Yes, you’re dying to COAT your walls but you’ve bought the good stuff so let’s do it justice.
An artist isn’t going to start a masterpiece using a ripped canvas. So why should you paint on a surface that’s lumpy, dirty and uneven?
You’re your own Picasso here. Which means fixing up your walls before you start painting. Damp or greasy patches, flaky plaster or rogue scraps of wallpaper will all guarantee a poorly painted wall. Bit boring, but worth it…
Painting a previously painted wall
- If there are gaps in the wall, first clean your walls down.
- Push some quick-dry wall filler into the gap (Polyfilla or similar) until you can smooth it across the surface of the wall.
- Get it as smooth to the wall as you can then, once dry, sandpaper the filler to make it completely smooth, then clean any dust with a damp cloth. You can also lightly sand areas of the wall to remove any lumps and bumps.
- It’s a good idea to clean fingerprints from hallways, grease from kitchen walls etc. Use a sugar soap solution for this. Rinse the walls with warm water and leave to dry. Don’t paint wet walls – it’ll cause blistering.
- For mildew, wipe walls with one part bleach to three parts water. Make sure the room’s well ventilated. Leave for a few minutes and scrub off with a brush. Rinse and leave to dry. Wear gloves and goggles to avoid the ‘fungal spores’ (ugh).
Painting a papered wall
Ideally, don’t do this. Painting wallpaper can make it wet, and that looseness causes it to bubble up. You’re better off stripping it off first. Sorry.
Word of warning - the walls might be a dog’s dinner underneath the paper, but you can’t really tell until it’s off. Sometimes a bit of filler and sanding can do the trick. For worse walls you might need to get a plasterer in or use lining paper (that goes on like wallpaper but is designed to be painted).
If you strip...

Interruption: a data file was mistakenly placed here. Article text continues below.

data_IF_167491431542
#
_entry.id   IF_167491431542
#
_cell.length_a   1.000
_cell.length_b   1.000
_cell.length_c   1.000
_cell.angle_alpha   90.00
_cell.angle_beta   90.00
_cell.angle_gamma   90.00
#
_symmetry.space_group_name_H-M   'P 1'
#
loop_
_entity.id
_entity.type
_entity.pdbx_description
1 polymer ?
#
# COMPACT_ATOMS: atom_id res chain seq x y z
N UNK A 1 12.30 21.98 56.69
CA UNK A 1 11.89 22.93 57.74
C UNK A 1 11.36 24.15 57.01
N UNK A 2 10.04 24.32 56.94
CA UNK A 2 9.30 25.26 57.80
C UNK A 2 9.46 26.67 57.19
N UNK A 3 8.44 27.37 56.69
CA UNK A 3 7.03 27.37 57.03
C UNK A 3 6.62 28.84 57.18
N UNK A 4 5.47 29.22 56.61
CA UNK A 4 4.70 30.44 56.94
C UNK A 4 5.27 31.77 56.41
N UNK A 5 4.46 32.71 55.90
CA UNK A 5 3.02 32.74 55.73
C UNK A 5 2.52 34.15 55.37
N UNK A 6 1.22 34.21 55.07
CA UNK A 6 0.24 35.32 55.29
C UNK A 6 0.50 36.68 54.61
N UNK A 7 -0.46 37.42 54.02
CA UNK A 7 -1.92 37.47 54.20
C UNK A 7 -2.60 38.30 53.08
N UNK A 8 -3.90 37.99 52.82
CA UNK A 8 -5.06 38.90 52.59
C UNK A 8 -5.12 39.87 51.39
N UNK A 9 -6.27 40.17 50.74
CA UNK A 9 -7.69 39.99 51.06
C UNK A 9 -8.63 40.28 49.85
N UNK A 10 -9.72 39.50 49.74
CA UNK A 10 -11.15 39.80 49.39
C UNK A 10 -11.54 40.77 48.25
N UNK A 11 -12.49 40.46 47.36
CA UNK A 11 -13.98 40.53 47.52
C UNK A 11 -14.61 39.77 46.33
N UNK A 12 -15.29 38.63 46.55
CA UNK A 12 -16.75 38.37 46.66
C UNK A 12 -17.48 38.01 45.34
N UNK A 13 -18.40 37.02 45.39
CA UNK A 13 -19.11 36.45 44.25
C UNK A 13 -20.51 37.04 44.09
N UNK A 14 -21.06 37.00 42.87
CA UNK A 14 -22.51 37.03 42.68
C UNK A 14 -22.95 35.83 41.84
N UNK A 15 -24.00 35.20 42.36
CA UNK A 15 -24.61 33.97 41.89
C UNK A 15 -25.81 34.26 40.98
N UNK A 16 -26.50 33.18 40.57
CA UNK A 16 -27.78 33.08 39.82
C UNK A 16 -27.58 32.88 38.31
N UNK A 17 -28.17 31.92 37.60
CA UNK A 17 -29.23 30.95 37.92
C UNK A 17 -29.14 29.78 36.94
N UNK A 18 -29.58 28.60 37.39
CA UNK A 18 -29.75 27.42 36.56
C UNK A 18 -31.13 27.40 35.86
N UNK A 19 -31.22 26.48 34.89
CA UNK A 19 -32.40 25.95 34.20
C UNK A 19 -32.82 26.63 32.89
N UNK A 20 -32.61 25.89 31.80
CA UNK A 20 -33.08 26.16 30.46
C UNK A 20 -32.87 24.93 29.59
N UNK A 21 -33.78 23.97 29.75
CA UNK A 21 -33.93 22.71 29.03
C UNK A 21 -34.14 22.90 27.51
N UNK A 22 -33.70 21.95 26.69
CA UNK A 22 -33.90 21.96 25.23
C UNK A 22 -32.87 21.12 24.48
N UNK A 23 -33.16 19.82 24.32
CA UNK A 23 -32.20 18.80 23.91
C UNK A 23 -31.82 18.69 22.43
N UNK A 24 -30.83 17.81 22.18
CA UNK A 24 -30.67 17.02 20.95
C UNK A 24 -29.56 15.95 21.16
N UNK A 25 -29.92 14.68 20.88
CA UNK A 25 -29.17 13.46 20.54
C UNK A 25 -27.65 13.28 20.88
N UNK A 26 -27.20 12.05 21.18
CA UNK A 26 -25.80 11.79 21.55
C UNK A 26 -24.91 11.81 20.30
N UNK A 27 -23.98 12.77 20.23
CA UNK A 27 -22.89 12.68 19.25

- Cut slits in the wallpaper using a stripping tool. Wet the wallpaper with hot soapy water and a sponge. Sounds basic, but be careful when near electrical switches and outlets!
- Only wet the paper a metre or two at a time and leave to soften for 3-4 minutes before starting to strip. Then slip the stripper into a cut in the paper and remove.
- If the wallpaper is proving difficult to remove then make life easier with a steamer or stripping solution.
- Start at the base of the wall when using a steamer. Place it over the wallpaper until damp and then remove the wallpaper using a stripper. Careful to avoid blistering by leaving it on the one spot for too long.
- Use sandpaper to remove any little pieces of wallpaper still stuck to the wall.
Painting a newly-plastered wall
- Wait until the plaster has dried – it’ll be a light pink/grey colour.
- Use an undercoat. Always. Otherwise all the paint will sink into the fresh plaster and you’ll literally see your money being sucked into the wall. You can use a mix of 50/50 plain white emulsion and water first, a couple of times, or you can use COAT paint and add 10% water for one undercoat.
- Lots of people talk about Primer. You don't need it with COAT Paints. All our paints are self-priming, meaning you can go straight onto the surface without needing it. So that answers that question.
Prepping your walls for painting - top tips:
COAT paint is top-quality, so it’s worth a bit of effort up-front to get the best finish at the end:
- If you’ve got wallpaper, ideally take it off
- Fill any cracks or holes with wall filler, and sand once dry
- Give the walls a light sand all over, to take off any roughness
- Use warm water to wipe over and clean the walls
- Undercoat on new plaster
- Get started. COAT paint is self-priming so no need to buy anything else
We know this seems long, but it's gotta be done. So time to crack on with it!